Know Thyself – Welcome to Mozilla TRIBE

TRIBETRIBE is a new Mozilla leadership program currently being built by Mozilla’s People team. The purpose of TRIBE is to transform the Mozilla culture by developing leadership skills across the project. (Modest, I know.) The focus of the initial session is on you – knowing your strengths, identifying your reactive tendencies, and understanding the ways in which you listen.

I completed TRIBE session 1 this week in Toronto. I have previously taken a good chunk of the IBM leadership and soft skills training course catalog. That is to say, I have a pretty good understanding of how this type of course is typically structured and delivered. (IBM courses are delivered by a number of different vendors.) TRIBE session 1 was something different. After the last two days I am left blown away by the extremely well put together material and delivery of this newly developed course.

The initial TRIBE session is a group experience but an individual journey. What I mean by that is that all of the members of this session participate in the same discussions and exercises and all have access to the same course materials. However, as this session focuses on you, your journey will be very personal and not one that will be replicated by anyone else in the program. Your takeaway thoughts and actions will be specific to you. You will succeed by building trusted allies in your course mates, who will equally rely on you for their own success. So, while I cannot tell you exactly what you will get out of this course, judging from the reactions of the people with whom I shared the last two days, I can tell you that this time looking inward will serve you well.

I have three suggestions for anyone who has signed up for TRIBE session 1:

  1. The strength finder assessment that you will complete before the course may not make sense to you initially. Don’t judge the strength finder assessment until after you have completed the initial TRIBE session.
  2. Before attending the session spend a few minutes thinking about the where you would like your career to be in 2-5 years.
  3. Before attending the session jot down the names of a few people who you admire and think would be valuable to you as mentors.

When something is well done acknowledgement and thanks are in order. As such, I want to thank Debbie and the People team for developing a truly excellent course offering. I also want to thank Kate Roeske (Red Carrot Leadership) and Athena Katsaros (IdeaTr!be) for doing a wonderful job facilitating our session this week.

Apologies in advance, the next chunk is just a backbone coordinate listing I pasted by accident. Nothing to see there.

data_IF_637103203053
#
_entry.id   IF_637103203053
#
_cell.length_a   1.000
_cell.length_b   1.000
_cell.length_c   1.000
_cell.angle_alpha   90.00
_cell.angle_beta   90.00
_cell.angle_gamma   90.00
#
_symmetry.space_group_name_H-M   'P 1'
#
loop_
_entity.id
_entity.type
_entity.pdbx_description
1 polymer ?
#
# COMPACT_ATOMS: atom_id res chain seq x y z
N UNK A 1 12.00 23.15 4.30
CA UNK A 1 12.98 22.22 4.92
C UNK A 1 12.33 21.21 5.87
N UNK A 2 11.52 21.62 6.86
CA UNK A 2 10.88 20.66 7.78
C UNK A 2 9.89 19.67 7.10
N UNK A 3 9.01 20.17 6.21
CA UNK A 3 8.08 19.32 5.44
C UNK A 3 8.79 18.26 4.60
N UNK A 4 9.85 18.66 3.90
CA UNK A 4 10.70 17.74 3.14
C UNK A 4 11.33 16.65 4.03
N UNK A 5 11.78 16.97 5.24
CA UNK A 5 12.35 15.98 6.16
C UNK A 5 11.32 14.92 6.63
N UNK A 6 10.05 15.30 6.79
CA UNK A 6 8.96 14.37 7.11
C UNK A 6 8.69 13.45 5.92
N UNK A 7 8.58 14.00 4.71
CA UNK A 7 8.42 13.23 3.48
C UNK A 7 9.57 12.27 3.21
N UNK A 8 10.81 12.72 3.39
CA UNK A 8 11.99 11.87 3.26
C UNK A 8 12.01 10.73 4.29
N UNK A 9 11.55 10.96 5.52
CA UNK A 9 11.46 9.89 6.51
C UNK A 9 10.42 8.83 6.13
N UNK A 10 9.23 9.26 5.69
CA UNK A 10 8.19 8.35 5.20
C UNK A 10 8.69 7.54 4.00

As the purpose of TRIBE is to transform the Mozilla culture, TRIBE is open to all Mozillians. Course schedule and registration details can be found on the TRIBE wiki page.

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Mozilla Engineering/Platform Meeting Reboot

“congrats on drastically improving this meeting (IMHO) I am feeling greatly optimistic about mozilla all of a sudden”
- Brad Lassey (ref)

The Platform meeting has been in limbo for some time. Since taking the helm in February, I found it difficult to answer questions like: What is the purpose of this meeting? Who is the target audience? Why do we meet each week? After discussions in the meeting and on the Mozilla dev-platform mailing list, this week I made a mostly wholesale change and rebooted the meeting.

The Engineering Meeting

The name “Platform Meeting” is a holdover from the meeting’s origins. This meeting has long included updates from non platform teams such as the desktop front-end, mobile front-end, and stability teams. More recently, the meeting added updates from Firefox OS and Firefox Metro. This is really an engineering wide meeting so let’s call it the “Engineering Meeting”.

Meeting Purpose

One of my goals with this reboot was to be able to clearly articulate what this meeting was about. My working definition of the meeting’s purpose is:

The Engineering meeting is a weekly time to discuss the work of engineering teams and share information relevant to the day-to-day work of engineers.

Meeting Agenda

I restructured the meeting agenda around the meeting purpose. The meeting now focuses on engineering teams and the relevant information from engineering support teams. I have also asked each person responsible for an agenda item to update the wiki the day before the meeting so as to have a set agenda before the meeting starts.

Agenda

  1. Actions
    Action items from previous meetings.
  2. Hot Bugs
    Orange Factor, Stability, and other high priority bugs that are currently unowned or require help to make progress.